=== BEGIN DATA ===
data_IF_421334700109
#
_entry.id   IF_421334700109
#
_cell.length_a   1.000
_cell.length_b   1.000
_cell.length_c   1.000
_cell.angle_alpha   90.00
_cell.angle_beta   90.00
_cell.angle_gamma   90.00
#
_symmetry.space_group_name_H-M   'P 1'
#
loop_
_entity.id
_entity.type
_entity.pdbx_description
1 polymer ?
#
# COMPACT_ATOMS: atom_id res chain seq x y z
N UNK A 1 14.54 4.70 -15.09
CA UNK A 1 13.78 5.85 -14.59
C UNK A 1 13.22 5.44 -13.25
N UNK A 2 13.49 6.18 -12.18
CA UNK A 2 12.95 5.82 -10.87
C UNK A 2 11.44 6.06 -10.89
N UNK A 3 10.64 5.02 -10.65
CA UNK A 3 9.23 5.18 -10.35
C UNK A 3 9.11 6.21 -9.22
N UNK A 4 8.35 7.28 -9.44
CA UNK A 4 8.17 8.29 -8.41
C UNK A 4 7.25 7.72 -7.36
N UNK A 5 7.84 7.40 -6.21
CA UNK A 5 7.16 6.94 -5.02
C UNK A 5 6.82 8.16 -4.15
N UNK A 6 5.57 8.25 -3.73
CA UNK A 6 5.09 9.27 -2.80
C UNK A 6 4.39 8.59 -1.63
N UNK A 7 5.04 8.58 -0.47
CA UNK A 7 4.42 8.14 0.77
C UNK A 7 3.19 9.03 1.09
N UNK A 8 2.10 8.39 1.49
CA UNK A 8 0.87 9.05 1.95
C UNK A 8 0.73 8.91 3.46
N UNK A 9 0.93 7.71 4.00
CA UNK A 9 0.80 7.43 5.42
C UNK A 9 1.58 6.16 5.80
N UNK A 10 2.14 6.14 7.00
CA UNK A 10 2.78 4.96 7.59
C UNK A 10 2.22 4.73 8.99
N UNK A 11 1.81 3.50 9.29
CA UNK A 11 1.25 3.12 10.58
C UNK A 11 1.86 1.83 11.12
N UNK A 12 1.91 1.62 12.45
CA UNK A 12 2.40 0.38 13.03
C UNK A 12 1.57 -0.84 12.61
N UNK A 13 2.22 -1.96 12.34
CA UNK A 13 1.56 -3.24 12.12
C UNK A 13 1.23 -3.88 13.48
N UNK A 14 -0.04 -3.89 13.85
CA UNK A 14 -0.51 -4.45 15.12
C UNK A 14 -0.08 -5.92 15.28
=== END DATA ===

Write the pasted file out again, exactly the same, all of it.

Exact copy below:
data_IF_421334700109
#
_entry.id   IF_421334700109
#
_cell.length_a   1.000
_cell.length_b   1.000
_cell.length_c   1.000
_cell.angle_alpha   90.00
_cell.angle_beta   90.00
_cell.angle_gamma   90.00
#
_symmetry.space_group_name_H-M   'P 1'
#
loop_
_entity.id
_entity.type
_entity.pdbx_description
1 polymer ?
#
# COMPACT_ATOMS: atom_id res chain seq x y z
N UNK A 1 14.54 4.70 -15.09
CA UNK A 1 13.78 5.85 -14.59
C UNK A 1 13.22 5.44 -13.25
N UNK A 2 13.49 6.18 -12.18
CA UNK A 2 12.95 5.82 -10.87
C UNK A 2 11.44 6.06 -10.89
N UNK A 3 10.64 5.02 -10.65
CA UNK A 3 9.23 5.18 -10.35
C UNK A 3 9.11 6.21 -9.22
N UNK A 4 8.35 7.28 -9.44
CA UNK A 4 8.17 8.29 -8.41
C UNK A 4 7.25 7.72 -7.36
N UNK A 5 7.84 7.40 -6.21
CA UNK A 5 7.16 6.94 -5.02
C UNK A 5 6.82 8.16 -4.15
N UNK A 6 5.57 8.25 -3.73
CA UNK A 6 5.09 9.27 -2.80
C UNK A 6 4.39 8.59 -1.63
N UNK A 7 5.04 8.58 -0.47
CA UNK A 7 4.42 8.14 0.77
C UNK A 7 3.19 9.03 1.09
N UNK A 8 2.10 8.39 1.49
CA UNK A 8 0.87 9.05 1.95
C UNK A 8 0.73 8.91 3.46
N UNK A 9 0.93 7.71 4.00
CA UNK A 9 0.80 7.43 5.42
C UNK A 9 1.58 6.16 5.80
N UNK A 10 2.14 6.14 7.00
CA UNK A 10 2.78 4.96 7.59
C UNK A 10 2.22 4.73 8.99
N UNK A 11 1.81 3.50 9.29
CA UNK A 11 1.25 3.12 10.58
C UNK A 11 1.86 1.83 11.12
N UNK A 12 1.91 1.62 12.45
CA UNK A 12 2.40 0.38 13.03
C UNK A 12 1.57 -0.84 12.61
N UNK A 13 2.22 -1.96 12.34
CA UNK A 13 1.56 -3.24 12.12
C UNK A 13 1.23 -3.88 13.48
N UNK A 14 -0.04 -3.89 13.85
CA UNK A 14 -0.51 -4.45 15.12
C UNK A 14 -0.08 -5.92 15.28